New York Natural Heritage Program
Spiny Oakworm Moth
Anisota stigma (Fabricius, 1775)
Spiny Oakworm Moth Jim Vargo
Family: Giant Silkworm and Royal Moths (Saturniidae)

State Protection: Not Listed
The species is not listed or protected by New York State.

Federal Protection: Not Listed

State Rarity Rank: SU
A State Rarity Rank of SU means: Unrankable.

Global Rarity Rank: G5
A Global Rarity Rank of G5 means: Demonstrably secure globally, though it may be quite rare in parts of its range, especially at the periphery.

Did you know?
The spiny oakworm caterpillar is just that,very spiny. Fortunately, this species is classified as “non-stinging.” It bears a pair of long, dangerous-looking but harmless spines on the thorax. The spiny oakworm is part of a small group of similarly "horned" caterpillars with two long, curved spines behind the head.

State Ranking Justification [-]
Within New York State, the spiny oakworm moth is known to occur in only one population on Long Island, in dwarf pine barrens in Suffolk County. North of New Jersey, the species is highly habitat specific and is known to occur only in pine barrens and scrub habitats (Wagner et al. 2003; NatureServe 2010). The species is very rare in Pennsylvania and Massachusetts, and it is extirpated or historical from the rest of New England. It might also be very rare in New York State (Schweitzer 1996). However, additional populations might still be found in pine barrens and scrub habitats, and additional surveys are needed to better understand its status and distribution in the state.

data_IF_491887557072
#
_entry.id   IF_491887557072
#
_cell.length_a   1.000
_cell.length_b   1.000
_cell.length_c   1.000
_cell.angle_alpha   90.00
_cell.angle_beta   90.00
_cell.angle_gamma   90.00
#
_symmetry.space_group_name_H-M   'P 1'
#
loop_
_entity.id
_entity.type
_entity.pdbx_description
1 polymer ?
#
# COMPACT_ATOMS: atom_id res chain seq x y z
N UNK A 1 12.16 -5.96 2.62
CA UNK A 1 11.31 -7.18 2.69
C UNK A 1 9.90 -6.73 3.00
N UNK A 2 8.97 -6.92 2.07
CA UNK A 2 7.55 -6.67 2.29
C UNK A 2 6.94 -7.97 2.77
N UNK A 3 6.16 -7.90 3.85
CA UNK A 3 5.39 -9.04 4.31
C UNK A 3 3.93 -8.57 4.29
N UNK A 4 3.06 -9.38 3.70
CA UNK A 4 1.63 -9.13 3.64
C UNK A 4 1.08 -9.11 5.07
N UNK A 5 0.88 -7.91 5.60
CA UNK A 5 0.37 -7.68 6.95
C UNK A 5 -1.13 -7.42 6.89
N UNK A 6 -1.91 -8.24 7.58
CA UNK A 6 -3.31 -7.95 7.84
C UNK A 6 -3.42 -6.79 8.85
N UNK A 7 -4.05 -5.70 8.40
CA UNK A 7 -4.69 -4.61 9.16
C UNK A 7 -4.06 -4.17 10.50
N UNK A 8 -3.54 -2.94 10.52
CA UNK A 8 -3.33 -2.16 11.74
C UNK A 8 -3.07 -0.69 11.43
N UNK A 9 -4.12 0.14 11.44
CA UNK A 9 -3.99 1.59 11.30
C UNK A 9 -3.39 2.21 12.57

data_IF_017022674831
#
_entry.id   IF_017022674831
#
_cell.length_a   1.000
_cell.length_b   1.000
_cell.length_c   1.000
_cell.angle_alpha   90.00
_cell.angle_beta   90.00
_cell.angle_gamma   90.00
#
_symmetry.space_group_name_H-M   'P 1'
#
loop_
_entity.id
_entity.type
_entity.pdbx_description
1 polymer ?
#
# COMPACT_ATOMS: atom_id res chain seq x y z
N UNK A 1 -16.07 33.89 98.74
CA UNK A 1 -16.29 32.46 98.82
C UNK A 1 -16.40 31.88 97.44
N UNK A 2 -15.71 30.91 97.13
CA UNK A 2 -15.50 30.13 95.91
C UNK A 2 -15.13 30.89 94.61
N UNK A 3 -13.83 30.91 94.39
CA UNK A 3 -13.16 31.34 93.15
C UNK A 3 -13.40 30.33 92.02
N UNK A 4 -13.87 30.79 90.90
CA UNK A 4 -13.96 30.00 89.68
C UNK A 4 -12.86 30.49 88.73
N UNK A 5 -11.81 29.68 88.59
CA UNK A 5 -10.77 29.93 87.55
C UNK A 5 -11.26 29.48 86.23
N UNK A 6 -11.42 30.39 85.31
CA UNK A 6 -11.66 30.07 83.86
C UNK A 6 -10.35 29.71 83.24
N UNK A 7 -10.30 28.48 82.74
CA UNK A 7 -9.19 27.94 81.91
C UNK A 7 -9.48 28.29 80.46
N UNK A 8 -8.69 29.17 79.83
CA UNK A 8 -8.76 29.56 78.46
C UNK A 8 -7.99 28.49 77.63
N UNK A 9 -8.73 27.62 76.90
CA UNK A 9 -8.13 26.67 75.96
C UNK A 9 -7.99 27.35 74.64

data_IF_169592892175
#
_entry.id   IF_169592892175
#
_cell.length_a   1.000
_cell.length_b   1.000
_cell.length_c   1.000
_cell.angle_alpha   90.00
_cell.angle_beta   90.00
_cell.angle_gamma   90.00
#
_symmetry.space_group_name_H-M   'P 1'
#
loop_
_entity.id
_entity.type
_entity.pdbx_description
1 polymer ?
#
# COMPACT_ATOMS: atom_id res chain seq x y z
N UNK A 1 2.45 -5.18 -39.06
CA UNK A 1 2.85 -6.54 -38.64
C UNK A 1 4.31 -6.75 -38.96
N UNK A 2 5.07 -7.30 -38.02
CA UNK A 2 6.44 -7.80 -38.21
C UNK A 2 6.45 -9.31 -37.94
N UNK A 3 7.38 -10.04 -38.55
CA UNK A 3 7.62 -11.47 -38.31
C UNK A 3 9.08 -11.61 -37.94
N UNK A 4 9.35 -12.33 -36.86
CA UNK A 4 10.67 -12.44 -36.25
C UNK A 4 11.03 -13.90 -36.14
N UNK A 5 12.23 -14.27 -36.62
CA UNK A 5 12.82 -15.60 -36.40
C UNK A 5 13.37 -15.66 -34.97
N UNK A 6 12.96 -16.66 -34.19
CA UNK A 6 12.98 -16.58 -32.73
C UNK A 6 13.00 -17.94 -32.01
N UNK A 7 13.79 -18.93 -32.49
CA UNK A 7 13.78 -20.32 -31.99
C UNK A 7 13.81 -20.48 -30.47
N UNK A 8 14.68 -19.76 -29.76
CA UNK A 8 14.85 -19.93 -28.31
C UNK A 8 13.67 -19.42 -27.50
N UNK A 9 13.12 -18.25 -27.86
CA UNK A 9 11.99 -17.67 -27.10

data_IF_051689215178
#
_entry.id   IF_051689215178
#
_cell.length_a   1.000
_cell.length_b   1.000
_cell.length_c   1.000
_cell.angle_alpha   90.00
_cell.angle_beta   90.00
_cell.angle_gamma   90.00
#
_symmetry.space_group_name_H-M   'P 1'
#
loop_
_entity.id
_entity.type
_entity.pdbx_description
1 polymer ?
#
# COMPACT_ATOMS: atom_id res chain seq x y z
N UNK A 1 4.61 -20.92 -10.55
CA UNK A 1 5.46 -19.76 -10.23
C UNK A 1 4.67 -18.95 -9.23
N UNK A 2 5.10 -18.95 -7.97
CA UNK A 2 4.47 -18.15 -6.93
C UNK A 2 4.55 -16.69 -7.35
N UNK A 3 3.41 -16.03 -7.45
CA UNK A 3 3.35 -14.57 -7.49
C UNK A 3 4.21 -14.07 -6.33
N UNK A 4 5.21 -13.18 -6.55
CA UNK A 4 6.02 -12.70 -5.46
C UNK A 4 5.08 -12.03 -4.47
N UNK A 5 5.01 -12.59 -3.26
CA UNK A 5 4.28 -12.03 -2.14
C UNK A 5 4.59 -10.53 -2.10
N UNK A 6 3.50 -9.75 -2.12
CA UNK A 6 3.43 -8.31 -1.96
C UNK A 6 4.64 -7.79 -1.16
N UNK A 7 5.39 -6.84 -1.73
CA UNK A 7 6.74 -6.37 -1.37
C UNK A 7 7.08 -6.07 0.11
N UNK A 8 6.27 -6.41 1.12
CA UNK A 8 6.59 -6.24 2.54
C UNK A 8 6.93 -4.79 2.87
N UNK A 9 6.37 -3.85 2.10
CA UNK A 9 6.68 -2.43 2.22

Short-term Trends [-]

Long-term Trends [-]